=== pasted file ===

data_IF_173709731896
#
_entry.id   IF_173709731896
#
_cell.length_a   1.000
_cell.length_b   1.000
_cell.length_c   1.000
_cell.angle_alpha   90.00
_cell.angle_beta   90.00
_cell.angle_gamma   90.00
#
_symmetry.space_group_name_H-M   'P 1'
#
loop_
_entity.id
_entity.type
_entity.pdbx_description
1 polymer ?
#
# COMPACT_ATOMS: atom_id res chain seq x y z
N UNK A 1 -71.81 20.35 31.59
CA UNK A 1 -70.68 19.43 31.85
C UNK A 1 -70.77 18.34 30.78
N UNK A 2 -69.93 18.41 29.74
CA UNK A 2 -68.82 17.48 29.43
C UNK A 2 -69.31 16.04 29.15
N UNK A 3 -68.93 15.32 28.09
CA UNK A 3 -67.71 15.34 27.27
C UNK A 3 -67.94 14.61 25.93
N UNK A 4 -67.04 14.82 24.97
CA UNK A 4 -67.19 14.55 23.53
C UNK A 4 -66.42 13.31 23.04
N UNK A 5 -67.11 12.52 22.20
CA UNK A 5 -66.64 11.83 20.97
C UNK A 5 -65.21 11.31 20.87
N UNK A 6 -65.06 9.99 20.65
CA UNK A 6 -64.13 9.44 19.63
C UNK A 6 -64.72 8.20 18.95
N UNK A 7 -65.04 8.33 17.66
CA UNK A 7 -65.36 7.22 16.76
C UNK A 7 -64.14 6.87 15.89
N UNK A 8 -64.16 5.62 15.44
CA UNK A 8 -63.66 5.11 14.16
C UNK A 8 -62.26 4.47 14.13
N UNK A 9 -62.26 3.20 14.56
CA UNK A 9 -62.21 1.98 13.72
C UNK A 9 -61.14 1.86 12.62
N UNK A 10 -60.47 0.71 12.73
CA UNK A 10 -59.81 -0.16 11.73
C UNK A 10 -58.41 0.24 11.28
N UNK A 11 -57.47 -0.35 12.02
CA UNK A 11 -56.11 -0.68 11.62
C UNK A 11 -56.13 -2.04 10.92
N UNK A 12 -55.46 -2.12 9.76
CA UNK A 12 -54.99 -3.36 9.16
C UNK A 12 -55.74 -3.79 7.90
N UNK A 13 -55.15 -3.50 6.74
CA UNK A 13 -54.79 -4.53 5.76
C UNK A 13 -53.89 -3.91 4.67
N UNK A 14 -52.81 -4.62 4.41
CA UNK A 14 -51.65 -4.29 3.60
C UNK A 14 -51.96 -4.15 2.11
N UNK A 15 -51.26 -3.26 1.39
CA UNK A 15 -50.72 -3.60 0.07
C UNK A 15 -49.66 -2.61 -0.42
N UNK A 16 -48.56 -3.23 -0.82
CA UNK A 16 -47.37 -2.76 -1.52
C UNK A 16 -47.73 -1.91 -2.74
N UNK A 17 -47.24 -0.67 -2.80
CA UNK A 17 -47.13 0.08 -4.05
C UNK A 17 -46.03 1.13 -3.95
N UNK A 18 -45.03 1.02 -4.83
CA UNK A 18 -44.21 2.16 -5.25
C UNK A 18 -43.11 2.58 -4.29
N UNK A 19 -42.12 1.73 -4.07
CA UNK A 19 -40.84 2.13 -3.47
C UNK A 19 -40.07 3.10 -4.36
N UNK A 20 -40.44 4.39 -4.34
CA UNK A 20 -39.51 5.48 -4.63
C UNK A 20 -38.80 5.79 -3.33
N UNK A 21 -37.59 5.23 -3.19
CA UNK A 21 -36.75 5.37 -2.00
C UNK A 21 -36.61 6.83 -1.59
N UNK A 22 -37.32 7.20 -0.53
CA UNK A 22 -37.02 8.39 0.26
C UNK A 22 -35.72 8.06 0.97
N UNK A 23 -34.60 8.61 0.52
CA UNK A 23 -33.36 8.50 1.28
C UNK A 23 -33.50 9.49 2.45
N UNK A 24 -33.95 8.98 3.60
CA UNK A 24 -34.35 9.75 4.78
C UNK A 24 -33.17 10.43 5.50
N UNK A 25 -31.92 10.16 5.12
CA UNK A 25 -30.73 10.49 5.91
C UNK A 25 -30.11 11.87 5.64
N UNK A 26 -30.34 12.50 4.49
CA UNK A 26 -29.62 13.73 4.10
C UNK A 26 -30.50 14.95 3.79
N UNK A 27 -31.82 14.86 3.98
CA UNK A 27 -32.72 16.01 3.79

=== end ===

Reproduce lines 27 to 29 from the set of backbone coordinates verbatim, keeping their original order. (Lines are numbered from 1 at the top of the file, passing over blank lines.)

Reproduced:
N UNK A 3 -68.93 15.32 28.09
CA UNK A 3 -67.71 15.34 27.27
C UNK A 3 -67.94 14.61 25.93